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Tips for Coping with Suicidal Thoughts

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Updated October 17, 2012

Written or reviewed by a board-certified physician. See About.com's Medical Review Board.

If you have been struggling with suicidal thoughts, you are not alone. Having thoughts of wanting to take your own life is a common occurrence among those dealing with depression. It is important to remember, however, that what you are feeling does not have to translate into action. Your life circumstances are constantly changing and your feelings will also change, no matter how hopeless it feels right now. In the meantime, there are steps you can follow to cope with your feelings until they pass.

1. Seek Professional Help

If you are not currently receiving treatment for your depression, this step could involve setting up an appointment with your family doctor or a psychiatrist to be evaluated and treated. If you are already in treatment, but are struggling, your doctor will be able to help you, either by working with you to make changes in your treatment plan or by helping you to be admitted to a hospital until the crisis passes.

2. Call a Suicide Hot Line

Suicide hot lines are an important resource. They are free and can connect you with a counselor who will allow you to talk about your feelings in a safe environment.

3. Avoid Alcohol and Drugs

While it may be tempting to hide from the pain by using drugs or alcohol, this is actually a bad idea. Alcohol can intensify your feelings of sadness and hopelessness. In addition, alcohol and drugs may lower your inhibitions, making you more likely to act on your feelings.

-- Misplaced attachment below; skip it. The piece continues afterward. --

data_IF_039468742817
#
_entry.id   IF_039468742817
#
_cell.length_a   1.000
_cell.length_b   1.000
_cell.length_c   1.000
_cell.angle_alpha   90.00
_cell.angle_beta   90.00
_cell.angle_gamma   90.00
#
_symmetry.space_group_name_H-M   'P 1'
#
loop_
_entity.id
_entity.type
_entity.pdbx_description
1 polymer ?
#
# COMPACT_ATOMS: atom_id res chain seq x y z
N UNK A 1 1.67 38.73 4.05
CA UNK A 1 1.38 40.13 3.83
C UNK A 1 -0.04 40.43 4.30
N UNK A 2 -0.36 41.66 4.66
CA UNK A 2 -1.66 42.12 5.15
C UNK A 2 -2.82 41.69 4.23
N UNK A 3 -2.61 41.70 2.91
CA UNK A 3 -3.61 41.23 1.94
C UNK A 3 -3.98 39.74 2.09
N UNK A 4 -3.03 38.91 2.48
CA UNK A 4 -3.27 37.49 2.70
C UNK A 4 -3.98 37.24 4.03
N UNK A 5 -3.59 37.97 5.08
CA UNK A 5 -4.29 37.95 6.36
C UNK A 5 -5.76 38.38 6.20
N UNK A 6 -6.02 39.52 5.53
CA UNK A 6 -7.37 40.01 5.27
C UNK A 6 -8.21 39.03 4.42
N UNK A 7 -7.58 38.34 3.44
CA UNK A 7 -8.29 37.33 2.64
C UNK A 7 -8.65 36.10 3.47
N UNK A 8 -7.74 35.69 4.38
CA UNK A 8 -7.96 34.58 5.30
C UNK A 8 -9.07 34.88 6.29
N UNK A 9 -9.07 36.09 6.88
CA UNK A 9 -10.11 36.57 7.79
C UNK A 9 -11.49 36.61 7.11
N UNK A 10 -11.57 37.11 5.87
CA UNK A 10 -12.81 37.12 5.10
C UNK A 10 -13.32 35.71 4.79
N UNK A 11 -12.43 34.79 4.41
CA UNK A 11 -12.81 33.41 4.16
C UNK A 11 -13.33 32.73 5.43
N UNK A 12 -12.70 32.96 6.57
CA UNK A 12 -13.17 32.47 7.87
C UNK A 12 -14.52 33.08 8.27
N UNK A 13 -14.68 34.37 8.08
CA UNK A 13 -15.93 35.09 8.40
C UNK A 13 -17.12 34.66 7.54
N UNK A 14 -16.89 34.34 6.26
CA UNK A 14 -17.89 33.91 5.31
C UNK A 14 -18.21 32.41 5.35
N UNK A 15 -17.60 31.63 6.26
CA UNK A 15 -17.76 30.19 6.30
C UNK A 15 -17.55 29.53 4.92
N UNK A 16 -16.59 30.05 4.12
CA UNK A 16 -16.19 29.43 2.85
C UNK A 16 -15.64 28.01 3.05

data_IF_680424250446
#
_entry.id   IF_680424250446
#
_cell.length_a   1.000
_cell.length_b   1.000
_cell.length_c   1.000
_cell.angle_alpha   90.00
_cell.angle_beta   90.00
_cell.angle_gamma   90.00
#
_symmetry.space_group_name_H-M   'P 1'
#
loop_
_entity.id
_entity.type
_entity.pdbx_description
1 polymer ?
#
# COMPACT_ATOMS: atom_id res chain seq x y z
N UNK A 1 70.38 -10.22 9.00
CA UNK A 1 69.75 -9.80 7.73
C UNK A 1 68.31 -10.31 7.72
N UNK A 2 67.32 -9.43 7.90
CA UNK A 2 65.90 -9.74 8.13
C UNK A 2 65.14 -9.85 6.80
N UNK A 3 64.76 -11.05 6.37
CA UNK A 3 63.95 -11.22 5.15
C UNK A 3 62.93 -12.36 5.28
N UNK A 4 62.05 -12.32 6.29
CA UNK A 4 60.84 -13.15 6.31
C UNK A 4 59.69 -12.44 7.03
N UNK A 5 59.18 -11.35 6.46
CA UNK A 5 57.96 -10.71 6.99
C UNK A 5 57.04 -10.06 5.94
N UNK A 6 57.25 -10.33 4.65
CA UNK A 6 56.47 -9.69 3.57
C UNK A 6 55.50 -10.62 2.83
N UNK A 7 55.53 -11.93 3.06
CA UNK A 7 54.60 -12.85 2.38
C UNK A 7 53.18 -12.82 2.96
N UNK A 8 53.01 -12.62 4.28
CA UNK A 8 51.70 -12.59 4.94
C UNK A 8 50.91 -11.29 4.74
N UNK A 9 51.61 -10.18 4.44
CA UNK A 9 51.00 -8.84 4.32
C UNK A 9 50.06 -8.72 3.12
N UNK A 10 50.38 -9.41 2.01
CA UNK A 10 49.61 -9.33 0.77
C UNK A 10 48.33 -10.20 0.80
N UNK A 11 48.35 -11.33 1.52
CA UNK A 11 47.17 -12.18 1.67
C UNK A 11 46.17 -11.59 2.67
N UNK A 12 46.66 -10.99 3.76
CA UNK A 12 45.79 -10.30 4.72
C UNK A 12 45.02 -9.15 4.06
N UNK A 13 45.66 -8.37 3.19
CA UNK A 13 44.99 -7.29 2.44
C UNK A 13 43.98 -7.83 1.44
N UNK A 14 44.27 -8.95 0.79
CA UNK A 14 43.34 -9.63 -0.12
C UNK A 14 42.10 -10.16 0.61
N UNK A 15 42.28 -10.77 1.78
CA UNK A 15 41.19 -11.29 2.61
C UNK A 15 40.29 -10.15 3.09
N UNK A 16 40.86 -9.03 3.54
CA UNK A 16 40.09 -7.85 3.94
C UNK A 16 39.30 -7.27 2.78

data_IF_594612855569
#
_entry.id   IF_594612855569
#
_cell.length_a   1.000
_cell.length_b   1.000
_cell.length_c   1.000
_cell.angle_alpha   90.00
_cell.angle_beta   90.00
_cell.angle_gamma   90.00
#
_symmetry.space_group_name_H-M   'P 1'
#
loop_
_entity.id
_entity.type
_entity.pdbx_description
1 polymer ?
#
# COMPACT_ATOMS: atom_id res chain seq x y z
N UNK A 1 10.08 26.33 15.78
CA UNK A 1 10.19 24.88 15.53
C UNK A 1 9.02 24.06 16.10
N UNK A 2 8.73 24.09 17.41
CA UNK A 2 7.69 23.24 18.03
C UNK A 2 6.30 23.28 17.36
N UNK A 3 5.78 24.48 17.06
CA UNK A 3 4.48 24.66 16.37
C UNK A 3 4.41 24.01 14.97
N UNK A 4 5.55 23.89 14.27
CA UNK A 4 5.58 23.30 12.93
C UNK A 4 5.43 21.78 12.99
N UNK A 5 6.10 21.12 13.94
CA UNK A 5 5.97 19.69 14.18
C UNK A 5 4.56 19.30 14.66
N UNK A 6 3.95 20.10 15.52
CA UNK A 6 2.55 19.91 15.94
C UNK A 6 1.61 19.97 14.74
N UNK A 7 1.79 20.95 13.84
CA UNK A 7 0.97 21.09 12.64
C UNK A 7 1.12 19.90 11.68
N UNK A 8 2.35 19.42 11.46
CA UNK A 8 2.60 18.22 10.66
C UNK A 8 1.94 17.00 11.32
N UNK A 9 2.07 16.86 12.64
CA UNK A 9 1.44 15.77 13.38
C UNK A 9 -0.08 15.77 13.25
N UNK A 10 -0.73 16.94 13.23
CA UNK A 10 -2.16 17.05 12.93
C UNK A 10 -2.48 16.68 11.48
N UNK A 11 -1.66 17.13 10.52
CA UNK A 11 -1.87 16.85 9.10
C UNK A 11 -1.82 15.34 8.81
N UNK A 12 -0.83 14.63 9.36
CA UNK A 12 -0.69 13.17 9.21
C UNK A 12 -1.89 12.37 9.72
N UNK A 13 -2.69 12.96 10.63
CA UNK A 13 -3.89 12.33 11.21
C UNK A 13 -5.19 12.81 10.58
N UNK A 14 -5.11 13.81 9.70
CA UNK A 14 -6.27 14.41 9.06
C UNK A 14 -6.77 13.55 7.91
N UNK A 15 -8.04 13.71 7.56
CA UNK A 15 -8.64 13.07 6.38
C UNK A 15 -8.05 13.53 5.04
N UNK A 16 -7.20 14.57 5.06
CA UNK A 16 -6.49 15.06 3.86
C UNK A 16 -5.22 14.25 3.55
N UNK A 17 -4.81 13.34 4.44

4. Problem Solving

If your depression is related to a situation in your life, it may be helpful to spend some time problem solving. If your problem feels particularly large or difficult, focus on what "baby steps" you can take that will lead you in the direction of a solution. As the Chinese philosopher Lao Tzu once said, "A journey of a thousand miles begins with a single step."

5. Make Your Environment Safe

This could involve removing items from your home that you may feel tempted to use to hurt yourself, such as pills or guns. If removing these items from your home isn't feasible, remove yourself from the situation by going somewhere else for a while.

6. Go Through Your Reasons for Living

When you are feeling bad, it's very easy to forget all the positive things that you still have in your life. Are there people in your life who would be hurt by your death? A beloved pet that needs your care? Maybe you have goals that you still haven't accomplished? Whatever your reasons, take some time to think about them and acknowledge that perhaps your life means more than you think.

7. Seek Human Contact

Although your first inclination may be to isolate yourself in your home and avoid contact with other people, it can be helpful to do just the opposite: Go out for a walk; go shopping; seek out human contact. It will help distract you from your thoughts and, by being in a situation where you can't easily act on your feelings, it will keep you from harming yourself.

8. Speak with Someone You Trust

Often it can be a big help just having someone to whom you can express your feelings. This person could be anyone you trust, such as a friend, relative, clergy or therapist.

9. Distract Yourself

Often, coping with your suicidal feelings is simply a matter of waiting until the medication kicks in or your circumstances change. While you are waiting, however, it can help for you to find ways to distract yourself from the emotional pain. Make an agreement with yourself that just for a little while (as long as it takes to watch a movie, phone a friend or perhaps go to work), you will not focus on your darker thoughts. As you string together these shorter periods of distraction, enough time will eventually pass for you to start feeling better.

10. Remind Yourself of Past Experiences

Have you been through other episodes of depression? Think back to what steps you took that helped you then - and repeat them. Most important, remind yourself that the painful feelings eventually passed.

Sources:

Suicide Prevention Action Network. Substance abuse and suicide prevention: Evidence and implications. Retrieved February 8, 2012, from the Substance Abuse and Mental Health Services Administration website: http://www.samhsa.gov/matrix2/508SuicidePreventionPaperFinal.pdf

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